Differences in escape ability influence an aphid’s susceptibility to predation. There was a significant positive relationship between the mean escape time of a species, as measured above, and the level of predation it suffered by the two-spotted ladybird (Fig. 2C,D). There was also a positive relationship between mean mouthpart length for a species, as measured above, and the level of predation it suffered (contrasts at nodes v, vii, viii, and x in Fig. 1; r2 = 0.80, df = 3, P = 0.0389).

Given these findings, we then used the data to test whether there was a relationship between mouthpart dimension and ant tending. Tended aphids (obligate and facultative) had longer mouthparts than untended aphids amongst the Chaitophorus aphids as a whole (contrasts at nodes ii, vi, vii, and x in Fig. 1; t4 = 3.312, df = 3, P = 0.0452) and within leaf-feeding aphids alone (contrasts at nodes ii and vi in Fig. 1; t2 = 32.127, df = 1, P = 0.0198).


These comparisons demonstrate an evolutionary relationship between feeding position, dimensions of the mouthparts, ability to escape, and the risk of predation suffered by an aphid species. This suggests that some species may consequently benefit more from ant tending than others. Feeding site seems to be one factor that may explain why some aphids form a mutualistic interaction with ants whereas others do not.

It is possible that feeding position evolved as an adaptation to ant tending and not vice versa: aphids may have evolved to feed on deeper phloem elements to attract ants, if such elements provided sap in greater quantity and with a higher sugar concentration. However, this hypothesis is incompatible with the general understanding of phloem function in higher plants. Under the widely accepted mass flow model (Münch 1930), sap moves down a pressure gradient from the leaf phloem to the stem phloem and on to the rest of the plant. Aphids are largely passive feeders, relying on sap pressure to force liquid through their mouthparts (although they can actively suck up food if necessary; Auclair 1963). Since sap pressure is highest in the leaves, it seems unlikely that the quantity of sap available to an aphid will be greater in the petioles than in the leaves. Further, the sugar concentration of sap is unlikely to be higher in the petioles than in the leaves, since the pressure gradient is established by the difference in sugar concentration between the source (leaves) and sink (nonphotosynthetic growing tissue; Münch 1930). Consequently, the deeper phloem elements of the petioles should not provide sap in greater quantity or with a higher sugar concentration than the shallower phloem elements of the leaves. Although this has yet to be investigated specifically in tree-feeding aphids, experimental data show this to be true for barley-feeding Sitobion yakini (Matsiliza and Botha 2002). Therefore, based on sap sugar concentration and quantity alone, Chaitophorus aphids do not appear to be selecting their feeding site in order to better attract ants.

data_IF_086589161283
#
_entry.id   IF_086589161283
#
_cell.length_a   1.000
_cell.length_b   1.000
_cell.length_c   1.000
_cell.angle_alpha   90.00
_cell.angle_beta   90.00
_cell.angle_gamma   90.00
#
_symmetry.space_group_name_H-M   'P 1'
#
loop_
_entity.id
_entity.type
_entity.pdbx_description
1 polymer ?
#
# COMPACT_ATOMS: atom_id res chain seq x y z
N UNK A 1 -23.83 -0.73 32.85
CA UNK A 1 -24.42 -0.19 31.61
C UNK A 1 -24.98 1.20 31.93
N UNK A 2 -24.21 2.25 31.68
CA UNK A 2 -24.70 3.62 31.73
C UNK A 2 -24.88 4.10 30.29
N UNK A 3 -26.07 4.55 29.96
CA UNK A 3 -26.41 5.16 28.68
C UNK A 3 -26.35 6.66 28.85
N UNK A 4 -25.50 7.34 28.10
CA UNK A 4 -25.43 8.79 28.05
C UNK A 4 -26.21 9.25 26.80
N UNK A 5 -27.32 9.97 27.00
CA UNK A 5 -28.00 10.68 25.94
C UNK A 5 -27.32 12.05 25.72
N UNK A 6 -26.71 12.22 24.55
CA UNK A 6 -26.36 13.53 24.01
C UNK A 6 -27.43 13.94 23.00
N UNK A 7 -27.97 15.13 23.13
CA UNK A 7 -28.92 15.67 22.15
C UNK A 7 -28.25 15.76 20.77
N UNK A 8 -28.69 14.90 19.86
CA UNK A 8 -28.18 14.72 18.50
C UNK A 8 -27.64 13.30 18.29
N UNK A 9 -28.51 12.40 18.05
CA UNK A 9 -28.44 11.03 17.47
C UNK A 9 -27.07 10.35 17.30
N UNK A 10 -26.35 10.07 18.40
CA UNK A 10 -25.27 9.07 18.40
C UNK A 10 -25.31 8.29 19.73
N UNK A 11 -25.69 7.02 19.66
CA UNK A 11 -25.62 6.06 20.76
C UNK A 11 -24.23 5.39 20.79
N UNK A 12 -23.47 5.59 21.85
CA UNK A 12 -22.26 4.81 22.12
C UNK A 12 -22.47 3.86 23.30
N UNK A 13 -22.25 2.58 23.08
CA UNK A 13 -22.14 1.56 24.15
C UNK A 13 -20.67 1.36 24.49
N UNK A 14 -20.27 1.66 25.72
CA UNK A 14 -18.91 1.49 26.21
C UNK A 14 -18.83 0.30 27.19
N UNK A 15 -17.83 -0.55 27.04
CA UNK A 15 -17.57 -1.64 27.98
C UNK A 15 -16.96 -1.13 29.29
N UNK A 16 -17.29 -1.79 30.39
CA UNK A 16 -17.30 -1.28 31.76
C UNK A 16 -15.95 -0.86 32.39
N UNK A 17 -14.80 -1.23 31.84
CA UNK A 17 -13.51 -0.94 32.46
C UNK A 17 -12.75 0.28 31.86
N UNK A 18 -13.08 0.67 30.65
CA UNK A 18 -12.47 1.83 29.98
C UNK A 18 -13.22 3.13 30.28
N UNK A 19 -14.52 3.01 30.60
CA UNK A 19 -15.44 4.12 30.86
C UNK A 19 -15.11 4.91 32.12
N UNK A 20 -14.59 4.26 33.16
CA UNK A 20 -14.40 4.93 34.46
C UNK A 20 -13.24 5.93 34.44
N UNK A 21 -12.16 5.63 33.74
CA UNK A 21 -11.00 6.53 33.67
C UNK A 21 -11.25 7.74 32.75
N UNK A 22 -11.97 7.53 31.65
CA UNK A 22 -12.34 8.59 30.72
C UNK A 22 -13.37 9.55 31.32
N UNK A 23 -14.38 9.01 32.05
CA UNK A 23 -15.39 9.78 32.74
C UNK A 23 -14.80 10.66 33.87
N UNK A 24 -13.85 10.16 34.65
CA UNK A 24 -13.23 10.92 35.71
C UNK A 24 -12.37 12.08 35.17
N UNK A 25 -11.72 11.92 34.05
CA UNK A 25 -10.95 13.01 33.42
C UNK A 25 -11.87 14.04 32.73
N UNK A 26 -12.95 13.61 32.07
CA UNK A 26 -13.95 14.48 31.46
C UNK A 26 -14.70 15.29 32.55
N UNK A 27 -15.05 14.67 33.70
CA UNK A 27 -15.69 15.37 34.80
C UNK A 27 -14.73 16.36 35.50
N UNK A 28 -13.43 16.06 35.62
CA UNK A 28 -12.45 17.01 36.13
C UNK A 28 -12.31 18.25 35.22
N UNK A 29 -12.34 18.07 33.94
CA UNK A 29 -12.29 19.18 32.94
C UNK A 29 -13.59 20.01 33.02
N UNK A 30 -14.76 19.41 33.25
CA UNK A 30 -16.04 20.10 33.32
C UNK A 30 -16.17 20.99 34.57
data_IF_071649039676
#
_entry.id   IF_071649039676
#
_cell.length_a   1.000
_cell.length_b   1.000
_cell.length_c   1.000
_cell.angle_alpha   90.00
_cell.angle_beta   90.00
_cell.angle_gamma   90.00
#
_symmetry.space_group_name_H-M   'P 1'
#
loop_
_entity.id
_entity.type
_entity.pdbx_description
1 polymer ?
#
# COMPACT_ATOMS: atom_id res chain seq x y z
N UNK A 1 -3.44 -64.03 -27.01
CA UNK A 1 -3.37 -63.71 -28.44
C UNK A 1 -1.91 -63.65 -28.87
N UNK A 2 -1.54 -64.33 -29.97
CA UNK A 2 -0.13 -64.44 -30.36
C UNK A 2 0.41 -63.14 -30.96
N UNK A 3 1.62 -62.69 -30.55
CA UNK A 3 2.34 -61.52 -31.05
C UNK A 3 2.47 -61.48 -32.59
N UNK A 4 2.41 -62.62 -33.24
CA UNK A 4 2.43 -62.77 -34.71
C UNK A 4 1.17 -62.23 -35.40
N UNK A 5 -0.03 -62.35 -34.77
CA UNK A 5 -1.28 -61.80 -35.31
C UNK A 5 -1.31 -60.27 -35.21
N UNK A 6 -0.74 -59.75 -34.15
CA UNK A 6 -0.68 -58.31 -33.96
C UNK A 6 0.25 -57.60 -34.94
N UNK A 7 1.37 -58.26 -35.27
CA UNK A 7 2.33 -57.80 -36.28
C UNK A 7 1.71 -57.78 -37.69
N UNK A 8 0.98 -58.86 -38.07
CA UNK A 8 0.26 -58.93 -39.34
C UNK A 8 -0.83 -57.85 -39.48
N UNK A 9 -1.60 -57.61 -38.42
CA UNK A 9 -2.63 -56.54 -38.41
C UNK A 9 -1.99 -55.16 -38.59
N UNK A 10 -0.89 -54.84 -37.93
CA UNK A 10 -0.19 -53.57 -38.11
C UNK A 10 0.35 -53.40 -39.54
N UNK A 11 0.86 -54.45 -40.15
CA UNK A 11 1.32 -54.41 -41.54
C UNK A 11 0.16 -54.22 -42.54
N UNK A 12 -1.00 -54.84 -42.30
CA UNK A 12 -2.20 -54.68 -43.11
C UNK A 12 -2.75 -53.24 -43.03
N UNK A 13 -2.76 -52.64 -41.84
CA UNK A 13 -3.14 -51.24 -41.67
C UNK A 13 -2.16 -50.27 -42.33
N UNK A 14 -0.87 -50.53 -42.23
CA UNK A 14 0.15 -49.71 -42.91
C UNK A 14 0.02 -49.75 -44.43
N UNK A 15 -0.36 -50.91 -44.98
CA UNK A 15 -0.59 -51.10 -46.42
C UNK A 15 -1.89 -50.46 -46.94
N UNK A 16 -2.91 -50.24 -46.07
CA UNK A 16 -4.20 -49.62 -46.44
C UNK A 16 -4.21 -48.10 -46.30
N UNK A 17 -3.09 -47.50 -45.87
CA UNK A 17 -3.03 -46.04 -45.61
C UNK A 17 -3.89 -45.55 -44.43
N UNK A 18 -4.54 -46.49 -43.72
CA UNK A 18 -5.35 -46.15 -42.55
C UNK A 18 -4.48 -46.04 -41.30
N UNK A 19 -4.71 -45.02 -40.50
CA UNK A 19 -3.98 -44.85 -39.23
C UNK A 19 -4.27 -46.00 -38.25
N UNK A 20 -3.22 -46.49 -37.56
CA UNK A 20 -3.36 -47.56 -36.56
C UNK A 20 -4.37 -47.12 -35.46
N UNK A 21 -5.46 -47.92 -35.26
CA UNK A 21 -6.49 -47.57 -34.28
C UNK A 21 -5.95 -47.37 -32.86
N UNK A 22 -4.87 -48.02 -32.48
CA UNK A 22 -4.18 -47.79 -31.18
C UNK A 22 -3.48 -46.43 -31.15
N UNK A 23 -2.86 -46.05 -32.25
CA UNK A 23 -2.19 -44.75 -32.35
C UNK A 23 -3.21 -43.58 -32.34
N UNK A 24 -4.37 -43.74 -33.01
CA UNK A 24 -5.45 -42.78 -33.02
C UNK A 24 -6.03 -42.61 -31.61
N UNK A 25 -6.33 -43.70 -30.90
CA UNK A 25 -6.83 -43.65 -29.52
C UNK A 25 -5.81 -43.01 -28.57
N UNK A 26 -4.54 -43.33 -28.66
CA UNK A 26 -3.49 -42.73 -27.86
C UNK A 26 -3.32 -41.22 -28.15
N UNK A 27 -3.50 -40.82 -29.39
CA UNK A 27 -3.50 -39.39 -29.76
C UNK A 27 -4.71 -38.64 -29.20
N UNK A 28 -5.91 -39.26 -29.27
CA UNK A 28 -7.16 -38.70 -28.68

The selection of feeding site is likely to result from interspecific competition. Chaitophorus species that share the same host plant always have significantly different mouthpart lengths (e.g., C. capreae and C. salicti on goat willow, C. niger and C. vitellinae on white willow; Fig. 1) even when both species are tended (e.g., C. leucomelas and C. nassanowi on black poplar, C. populialbae and C. populeti on aspen; Fig. 1). This relates to observable differences in their feeding site, even between species sharing the same host-plant leaves. For example, C. salicti feeds on the deeper midveins of goat willow leaves, whereas C. capreae feeds on the shallower lateral veins. Ant tending may therefore be one method of escaping interspecific competition by allowing an aphid to feed at a site unavailable to untended species.